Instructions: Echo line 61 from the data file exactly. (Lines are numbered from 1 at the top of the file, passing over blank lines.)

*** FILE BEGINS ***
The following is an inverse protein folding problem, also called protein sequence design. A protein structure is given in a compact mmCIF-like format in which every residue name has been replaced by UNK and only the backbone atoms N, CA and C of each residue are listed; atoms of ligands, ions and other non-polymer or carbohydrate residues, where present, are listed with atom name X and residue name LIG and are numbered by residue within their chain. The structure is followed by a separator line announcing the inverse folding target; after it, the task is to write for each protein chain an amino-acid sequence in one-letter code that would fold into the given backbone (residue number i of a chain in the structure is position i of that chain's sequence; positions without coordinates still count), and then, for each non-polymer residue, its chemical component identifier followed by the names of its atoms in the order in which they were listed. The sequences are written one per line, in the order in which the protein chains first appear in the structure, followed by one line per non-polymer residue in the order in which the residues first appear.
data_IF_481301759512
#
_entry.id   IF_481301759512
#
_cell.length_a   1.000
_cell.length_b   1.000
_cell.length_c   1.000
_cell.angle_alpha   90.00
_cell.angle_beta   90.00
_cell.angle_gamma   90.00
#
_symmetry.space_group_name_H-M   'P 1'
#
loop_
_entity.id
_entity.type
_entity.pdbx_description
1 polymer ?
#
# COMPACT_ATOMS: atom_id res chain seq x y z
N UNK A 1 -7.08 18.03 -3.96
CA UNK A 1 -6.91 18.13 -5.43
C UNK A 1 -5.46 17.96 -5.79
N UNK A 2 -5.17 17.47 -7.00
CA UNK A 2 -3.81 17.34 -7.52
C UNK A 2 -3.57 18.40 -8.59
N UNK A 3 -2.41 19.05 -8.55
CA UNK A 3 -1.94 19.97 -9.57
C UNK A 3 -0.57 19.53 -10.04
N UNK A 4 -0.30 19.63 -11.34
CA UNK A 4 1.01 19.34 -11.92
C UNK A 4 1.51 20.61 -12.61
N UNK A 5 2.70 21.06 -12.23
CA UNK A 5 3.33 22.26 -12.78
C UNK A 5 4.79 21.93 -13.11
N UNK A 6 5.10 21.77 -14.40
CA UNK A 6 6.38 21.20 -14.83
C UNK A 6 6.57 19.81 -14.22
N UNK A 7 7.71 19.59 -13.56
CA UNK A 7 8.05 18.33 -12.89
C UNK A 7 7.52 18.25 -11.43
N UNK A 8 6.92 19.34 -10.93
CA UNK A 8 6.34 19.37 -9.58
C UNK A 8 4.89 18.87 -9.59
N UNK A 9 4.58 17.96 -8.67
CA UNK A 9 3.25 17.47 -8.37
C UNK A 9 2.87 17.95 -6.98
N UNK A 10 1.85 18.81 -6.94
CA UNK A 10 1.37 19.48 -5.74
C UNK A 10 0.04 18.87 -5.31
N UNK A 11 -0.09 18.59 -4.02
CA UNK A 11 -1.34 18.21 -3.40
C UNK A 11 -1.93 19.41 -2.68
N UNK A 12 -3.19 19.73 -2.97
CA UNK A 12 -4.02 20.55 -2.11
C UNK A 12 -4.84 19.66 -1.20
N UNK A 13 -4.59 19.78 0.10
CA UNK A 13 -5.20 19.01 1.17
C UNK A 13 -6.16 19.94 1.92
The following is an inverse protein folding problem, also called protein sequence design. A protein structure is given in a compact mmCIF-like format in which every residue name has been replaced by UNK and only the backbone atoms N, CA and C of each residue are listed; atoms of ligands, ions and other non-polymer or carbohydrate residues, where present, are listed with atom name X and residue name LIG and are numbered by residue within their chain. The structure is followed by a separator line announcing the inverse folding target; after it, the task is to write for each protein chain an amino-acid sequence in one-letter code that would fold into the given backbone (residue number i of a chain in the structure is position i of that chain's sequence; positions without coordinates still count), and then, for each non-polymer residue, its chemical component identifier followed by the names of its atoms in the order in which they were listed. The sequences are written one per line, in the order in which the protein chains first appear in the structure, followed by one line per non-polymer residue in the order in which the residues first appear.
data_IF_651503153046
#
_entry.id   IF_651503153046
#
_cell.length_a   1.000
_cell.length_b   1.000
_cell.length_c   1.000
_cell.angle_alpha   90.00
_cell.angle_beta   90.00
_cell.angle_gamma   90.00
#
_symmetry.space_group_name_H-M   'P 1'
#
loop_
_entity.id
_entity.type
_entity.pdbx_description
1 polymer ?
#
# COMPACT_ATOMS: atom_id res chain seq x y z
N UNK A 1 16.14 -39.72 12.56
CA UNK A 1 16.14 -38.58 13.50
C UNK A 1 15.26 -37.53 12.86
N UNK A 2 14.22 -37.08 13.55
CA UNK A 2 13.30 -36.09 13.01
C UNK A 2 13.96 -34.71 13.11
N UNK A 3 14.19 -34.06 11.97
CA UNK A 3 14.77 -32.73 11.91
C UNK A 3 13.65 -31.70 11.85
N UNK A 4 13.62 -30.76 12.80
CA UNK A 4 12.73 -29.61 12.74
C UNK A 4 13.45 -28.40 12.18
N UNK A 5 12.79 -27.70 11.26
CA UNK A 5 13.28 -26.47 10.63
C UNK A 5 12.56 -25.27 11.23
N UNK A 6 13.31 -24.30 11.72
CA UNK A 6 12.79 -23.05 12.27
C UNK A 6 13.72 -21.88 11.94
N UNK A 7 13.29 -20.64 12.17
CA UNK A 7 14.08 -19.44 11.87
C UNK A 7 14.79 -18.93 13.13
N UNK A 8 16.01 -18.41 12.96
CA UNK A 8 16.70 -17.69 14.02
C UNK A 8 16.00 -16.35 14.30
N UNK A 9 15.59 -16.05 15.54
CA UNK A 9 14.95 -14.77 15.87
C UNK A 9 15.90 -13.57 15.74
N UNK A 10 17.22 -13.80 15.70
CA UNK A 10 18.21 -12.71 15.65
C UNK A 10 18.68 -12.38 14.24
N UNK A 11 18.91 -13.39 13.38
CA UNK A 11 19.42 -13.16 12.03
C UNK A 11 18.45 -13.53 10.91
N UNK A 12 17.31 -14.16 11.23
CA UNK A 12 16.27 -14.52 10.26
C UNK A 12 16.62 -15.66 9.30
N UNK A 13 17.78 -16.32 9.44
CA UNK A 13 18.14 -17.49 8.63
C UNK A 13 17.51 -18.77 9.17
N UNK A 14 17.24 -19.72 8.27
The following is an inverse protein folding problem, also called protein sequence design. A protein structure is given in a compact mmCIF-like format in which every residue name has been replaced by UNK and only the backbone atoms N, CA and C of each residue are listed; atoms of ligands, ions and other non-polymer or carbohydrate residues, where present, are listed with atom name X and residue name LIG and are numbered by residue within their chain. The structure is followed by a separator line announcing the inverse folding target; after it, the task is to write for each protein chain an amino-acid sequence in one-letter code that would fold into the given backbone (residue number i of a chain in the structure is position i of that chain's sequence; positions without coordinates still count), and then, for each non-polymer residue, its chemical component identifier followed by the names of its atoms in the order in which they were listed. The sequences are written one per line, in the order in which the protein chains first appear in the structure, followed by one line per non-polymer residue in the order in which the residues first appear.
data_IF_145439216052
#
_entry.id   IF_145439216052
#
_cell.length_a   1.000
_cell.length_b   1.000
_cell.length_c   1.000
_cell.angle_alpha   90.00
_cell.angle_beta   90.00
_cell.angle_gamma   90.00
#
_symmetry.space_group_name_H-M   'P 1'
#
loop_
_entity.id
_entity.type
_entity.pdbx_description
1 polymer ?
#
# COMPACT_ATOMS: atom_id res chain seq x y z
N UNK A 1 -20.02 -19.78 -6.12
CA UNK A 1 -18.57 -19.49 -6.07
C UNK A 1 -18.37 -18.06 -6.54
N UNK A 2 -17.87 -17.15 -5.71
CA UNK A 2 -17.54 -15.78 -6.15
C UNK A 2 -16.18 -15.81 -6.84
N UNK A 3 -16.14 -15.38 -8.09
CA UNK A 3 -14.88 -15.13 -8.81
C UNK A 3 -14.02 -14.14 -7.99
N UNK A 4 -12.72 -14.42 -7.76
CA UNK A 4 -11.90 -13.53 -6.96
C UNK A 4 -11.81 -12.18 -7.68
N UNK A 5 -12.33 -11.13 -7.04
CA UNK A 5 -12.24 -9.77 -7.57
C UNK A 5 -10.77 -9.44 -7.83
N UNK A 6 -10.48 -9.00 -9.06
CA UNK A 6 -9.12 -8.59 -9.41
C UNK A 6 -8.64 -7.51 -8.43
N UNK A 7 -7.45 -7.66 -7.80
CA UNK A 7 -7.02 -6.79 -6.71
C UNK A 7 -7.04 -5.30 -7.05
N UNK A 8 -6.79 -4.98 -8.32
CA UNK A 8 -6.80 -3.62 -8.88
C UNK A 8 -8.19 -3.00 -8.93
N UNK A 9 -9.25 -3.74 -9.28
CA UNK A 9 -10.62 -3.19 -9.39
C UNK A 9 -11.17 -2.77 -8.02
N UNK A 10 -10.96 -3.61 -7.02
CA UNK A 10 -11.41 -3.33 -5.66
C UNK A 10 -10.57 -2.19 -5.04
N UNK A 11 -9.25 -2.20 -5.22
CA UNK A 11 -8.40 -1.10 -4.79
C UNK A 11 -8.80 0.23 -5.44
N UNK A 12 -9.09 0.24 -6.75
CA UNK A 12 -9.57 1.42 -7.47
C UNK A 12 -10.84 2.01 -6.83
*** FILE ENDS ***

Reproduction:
The following is an inverse protein folding problem, also called protein sequence design. A protein structure is given in a compact mmCIF-like format in which every residue name has been replaced by UNK and only the backbone atoms N, CA and C of each residue are listed; atoms of ligands, ions and other non-polymer or carbohydrate residues, where present, are listed with atom name X and residue name LIG and are numbered by residue within their chain. The structure is followed by a separator line announcing the inverse folding target; after it, the task is to write for each protein chain an amino-acid sequence in one-letter code that would fold into the given backbone (residue number i of a chain in the structure is position i of that chain's sequence; positions without coordinates still count), and then, for each non-polymer residue, its chemical component identifier followed by the names of its atoms in the order in which they were listed. The sequences are written one per line, in the order in which the protein chains first appear in the structure, followed by one line per non-polymer residue in the order in which the residues first appear.